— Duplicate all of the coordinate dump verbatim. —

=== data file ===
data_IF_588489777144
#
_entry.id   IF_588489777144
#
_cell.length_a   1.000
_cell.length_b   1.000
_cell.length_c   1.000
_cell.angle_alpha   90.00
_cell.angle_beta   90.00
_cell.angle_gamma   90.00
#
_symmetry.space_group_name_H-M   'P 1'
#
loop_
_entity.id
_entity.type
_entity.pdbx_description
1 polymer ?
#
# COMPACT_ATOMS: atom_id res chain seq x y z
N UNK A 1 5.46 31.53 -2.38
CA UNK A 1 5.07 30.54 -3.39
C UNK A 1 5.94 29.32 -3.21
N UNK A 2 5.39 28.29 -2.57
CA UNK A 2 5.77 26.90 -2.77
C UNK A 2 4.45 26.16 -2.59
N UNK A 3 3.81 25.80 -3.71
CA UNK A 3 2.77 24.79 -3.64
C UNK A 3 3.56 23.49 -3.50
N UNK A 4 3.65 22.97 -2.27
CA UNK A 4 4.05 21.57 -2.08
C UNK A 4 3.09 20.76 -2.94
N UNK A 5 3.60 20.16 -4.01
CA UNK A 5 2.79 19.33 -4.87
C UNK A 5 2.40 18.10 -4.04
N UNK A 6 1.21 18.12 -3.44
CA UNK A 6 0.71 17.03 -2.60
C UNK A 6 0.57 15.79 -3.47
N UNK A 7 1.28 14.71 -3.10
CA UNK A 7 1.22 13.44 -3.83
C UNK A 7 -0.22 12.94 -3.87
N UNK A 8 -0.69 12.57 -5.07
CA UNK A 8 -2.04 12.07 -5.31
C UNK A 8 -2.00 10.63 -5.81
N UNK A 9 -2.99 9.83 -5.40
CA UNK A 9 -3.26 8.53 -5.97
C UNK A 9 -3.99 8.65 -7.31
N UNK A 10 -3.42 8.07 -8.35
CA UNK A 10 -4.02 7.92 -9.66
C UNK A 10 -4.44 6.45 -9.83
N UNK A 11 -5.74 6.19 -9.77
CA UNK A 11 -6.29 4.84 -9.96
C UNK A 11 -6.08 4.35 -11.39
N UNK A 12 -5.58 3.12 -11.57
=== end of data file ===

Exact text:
data_IF_588489777144
#
_entry.id   IF_588489777144
#
_cell.length_a   1.000
_cell.length_b   1.000
_cell.length_c   1.000
_cell.angle_alpha   90.00
_cell.angle_beta   90.00
_cell.angle_gamma   90.00
#
_symmetry.space_group_name_H-M   'P 1'
#
loop_
_entity.id
_entity.type
_entity.pdbx_description
1 polymer ?
#
# COMPACT_ATOMS: atom_id res chain seq x y z
N UNK A 1 5.46 31.53 -2.38
CA UNK A 1 5.07 30.54 -3.39
C UNK A 1 5.94 29.32 -3.21
N UNK A 2 5.39 28.29 -2.57
CA UNK A 2 5.77 26.90 -2.77
C UNK A 2 4.45 26.16 -2.59
N UNK A 3 3.81 25.80 -3.71
CA UNK A 3 2.77 24.79 -3.64
C UNK A 3 3.56 23.49 -3.50
N UNK A 4 3.65 22.97 -2.27
CA UNK A 4 4.05 21.57 -2.08
C UNK A 4 3.09 20.76 -2.94
N UNK A 5 3.60 20.16 -4.01
CA UNK A 5 2.79 19.33 -4.87
C UNK A 5 2.40 18.10 -4.04
N UNK A 6 1.21 18.12 -3.44
CA UNK A 6 0.71 17.03 -2.60
C UNK A 6 0.57 15.79 -3.47
N UNK A 7 1.28 14.71 -3.10
CA UNK A 7 1.22 13.44 -3.83
C UNK A 7 -0.22 12.94 -3.87
N UNK A 8 -0.69 12.57 -5.07
CA UNK A 8 -2.04 12.07 -5.31
C UNK A 8 -2.00 10.63 -5.81
N UNK A 9 -2.99 9.83 -5.40
CA UNK A 9 -3.26 8.53 -5.97
C UNK A 9 -3.99 8.65 -7.31
N UNK A 10 -3.42 8.07 -8.35
CA UNK A 10 -4.02 7.92 -9.66
C UNK A 10 -4.44 6.45 -9.83
N UNK A 11 -5.74 6.19 -9.77
CA UNK A 11 -6.29 4.84 -9.96
C UNK A 11 -6.08 4.35 -11.39
N UNK A 12 -5.58 3.12 -11.57